The Civil Rights Movement is replete with examples of a ministerial elite that responded to the call for committed and dedicated trailblazers. These men were ready to challenge the ethical and religious fiber of an America that denied moral and economic justice to a measure of its citizens. The African American Baptist church is a religious institution within the African American community that has produced leaders of national and international reputation. The Rev. Dr. Martin Luther King, Jr., was a product of this denomination that had a history and legacy of giving leadership to the social, political, economic and spiritual development of African Americans.
However, long before the Rev. Dr. Martin Luther King, Jr., dreamed of an America where people would be judged not "by the color of their skin but by the content of their character,"(1) black Baptist ministers prepared to travel their own Damascus road to freedom. Chronicled extensively is King's legacy of leadership in the "Black Church," the monolithic euphemism used to incorporate all black people who happen to have a religious or spiritual base in the church. While the black church is not one denomination (see article The Convention Movement of the Black Baptist Church on BlackandChristian.com), it is the place where many black men and women developed their leadership skills. The careers of many black men and women began because of the skills they learned in the church. King was no exception.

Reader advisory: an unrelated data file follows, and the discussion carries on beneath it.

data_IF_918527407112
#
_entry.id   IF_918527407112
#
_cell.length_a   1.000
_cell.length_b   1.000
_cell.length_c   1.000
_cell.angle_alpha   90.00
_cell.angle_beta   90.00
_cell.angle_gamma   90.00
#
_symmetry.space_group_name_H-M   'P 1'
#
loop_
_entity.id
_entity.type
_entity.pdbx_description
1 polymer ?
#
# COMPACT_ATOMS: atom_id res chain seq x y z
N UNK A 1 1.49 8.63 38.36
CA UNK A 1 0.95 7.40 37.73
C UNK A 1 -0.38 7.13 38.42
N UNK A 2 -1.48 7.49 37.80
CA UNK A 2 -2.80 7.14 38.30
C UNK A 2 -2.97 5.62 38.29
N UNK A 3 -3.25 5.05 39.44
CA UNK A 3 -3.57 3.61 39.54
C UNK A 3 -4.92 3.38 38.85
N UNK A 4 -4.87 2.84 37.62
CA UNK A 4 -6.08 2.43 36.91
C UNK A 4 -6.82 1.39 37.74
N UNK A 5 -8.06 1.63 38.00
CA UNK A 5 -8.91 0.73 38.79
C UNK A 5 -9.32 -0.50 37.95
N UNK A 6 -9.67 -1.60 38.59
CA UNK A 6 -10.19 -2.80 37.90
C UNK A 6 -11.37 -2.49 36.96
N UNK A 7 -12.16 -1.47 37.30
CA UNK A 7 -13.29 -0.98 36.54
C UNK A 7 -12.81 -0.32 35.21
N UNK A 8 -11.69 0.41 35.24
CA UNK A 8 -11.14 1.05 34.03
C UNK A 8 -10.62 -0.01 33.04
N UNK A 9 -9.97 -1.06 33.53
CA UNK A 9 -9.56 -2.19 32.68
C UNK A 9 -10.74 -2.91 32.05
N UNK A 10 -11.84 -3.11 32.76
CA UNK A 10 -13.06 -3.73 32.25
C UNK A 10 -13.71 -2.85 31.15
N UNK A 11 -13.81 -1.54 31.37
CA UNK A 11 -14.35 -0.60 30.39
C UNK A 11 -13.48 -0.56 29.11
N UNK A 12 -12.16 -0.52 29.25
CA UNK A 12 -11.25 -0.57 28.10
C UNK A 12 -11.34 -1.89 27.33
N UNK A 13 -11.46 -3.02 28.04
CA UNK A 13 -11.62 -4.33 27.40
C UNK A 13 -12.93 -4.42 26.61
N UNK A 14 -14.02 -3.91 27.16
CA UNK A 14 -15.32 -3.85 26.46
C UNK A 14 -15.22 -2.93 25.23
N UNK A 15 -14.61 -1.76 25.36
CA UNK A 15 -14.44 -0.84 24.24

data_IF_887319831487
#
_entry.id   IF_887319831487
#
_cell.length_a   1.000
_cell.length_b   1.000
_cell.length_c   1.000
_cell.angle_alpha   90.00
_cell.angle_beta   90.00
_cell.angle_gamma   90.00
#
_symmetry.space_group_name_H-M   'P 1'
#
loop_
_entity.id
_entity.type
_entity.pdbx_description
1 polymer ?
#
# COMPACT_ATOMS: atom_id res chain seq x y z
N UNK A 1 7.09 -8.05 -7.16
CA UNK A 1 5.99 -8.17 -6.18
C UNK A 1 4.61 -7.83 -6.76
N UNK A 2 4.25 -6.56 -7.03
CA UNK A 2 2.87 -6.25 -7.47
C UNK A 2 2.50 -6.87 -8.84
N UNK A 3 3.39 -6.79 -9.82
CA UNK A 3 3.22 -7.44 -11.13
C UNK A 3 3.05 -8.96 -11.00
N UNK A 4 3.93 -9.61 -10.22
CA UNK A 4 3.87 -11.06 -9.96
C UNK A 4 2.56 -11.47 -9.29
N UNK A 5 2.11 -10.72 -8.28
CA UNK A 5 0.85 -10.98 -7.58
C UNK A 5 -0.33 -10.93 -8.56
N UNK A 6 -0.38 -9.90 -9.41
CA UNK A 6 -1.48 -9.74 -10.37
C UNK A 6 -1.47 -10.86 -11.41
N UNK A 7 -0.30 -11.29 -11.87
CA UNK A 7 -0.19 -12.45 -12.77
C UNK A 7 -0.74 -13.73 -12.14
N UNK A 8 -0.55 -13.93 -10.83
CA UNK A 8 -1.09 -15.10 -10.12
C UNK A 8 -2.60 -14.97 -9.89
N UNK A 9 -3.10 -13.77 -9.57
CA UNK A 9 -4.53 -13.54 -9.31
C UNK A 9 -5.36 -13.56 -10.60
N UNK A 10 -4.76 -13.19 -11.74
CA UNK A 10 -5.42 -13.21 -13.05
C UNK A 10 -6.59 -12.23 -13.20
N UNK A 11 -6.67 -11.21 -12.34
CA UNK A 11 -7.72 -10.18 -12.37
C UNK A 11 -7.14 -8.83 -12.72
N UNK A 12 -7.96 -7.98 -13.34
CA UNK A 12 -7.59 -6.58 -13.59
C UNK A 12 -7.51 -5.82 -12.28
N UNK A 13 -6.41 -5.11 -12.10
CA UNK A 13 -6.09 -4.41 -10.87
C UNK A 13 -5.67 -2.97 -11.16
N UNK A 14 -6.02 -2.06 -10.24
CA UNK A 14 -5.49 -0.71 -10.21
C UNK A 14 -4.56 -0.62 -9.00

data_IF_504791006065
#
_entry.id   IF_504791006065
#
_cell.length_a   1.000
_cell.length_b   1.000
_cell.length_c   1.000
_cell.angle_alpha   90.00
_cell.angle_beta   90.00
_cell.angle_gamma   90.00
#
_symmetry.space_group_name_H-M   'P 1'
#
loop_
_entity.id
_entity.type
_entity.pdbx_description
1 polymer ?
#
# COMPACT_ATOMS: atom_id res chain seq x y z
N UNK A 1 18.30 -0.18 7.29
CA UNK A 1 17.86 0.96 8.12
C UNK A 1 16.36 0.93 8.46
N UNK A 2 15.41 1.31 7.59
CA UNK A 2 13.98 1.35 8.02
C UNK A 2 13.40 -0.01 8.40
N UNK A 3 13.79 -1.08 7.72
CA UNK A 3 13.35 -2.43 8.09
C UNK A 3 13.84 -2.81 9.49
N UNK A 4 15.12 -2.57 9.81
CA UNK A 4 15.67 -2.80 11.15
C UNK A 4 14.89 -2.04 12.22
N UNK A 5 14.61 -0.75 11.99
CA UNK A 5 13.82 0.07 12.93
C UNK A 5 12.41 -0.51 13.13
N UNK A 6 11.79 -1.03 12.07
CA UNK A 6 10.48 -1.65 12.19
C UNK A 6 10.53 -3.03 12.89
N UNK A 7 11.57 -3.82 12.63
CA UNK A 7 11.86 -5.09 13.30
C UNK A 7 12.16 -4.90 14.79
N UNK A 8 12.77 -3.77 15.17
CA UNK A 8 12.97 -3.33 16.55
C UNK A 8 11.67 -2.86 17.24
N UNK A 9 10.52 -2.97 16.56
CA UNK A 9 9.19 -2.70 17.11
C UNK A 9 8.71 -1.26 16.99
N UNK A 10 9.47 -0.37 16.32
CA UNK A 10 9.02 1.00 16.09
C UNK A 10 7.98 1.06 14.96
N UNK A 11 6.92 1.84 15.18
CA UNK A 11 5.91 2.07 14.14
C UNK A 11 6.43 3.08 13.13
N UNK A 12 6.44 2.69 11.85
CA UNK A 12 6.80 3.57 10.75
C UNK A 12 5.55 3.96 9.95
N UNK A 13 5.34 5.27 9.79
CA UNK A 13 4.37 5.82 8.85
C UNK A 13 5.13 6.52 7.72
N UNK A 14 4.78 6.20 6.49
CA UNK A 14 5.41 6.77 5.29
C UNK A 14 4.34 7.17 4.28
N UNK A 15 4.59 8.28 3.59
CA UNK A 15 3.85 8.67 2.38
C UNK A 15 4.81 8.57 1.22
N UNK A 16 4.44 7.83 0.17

Professors C. Eric Lincoln and Lawrence Mamiya write, "Talented black men and women developed their leadership skills in the black churches and used them as launching pads for professional careers in the church or elsewhere in black society for education, music and entertainment." (2) King sealed his membership into the black church from his birth into a prominent family of Atlanta Baptist ministers. Not only did the black church serve as King's training ground and launching pad, it produced his father, Rev. Martin Luther King, Sr., and maternal grandfather, Rev. A.D. Williams. Both the elder King and Rev. Williams served as pastors of the Ebenezer Baptist Church in Atlanta, Georgia. King's relationship to the Baptist church stretches back even farther. Willis Williams, his great-grandfather, was also a Baptist minister, near Atlanta, during the pre-Civil War years. Evidence indicates that he was a member of the Shiloh Baptist Church. (3)
King's leadership training in the church helped prepare him for his future role of bringing a message of hope and peace to the nation and the world. King wrote about his call to the ministry on his application to Crozer Theological Seminary. "My call to the ministry was quite different from most explanations I've heard," he wrote. "This decision came about in the summer of 1944 when I felt an inescapable urge to serve society. In short, I felt a responsibility which I could not escape." (4) King was setting the tone for his ministry which would promote a social gospel not unlike that of his spiritual ancestors who had fought to establish independent Baptist churches or those had who organized against slavery. Whether he answered the call to pastor a church or lead a movement, was in all likelihood, never a question. King followed a lineage of Baptist leaders who promoted a social agenda of uplift for African Americans. In other words, King stood on big shoulders.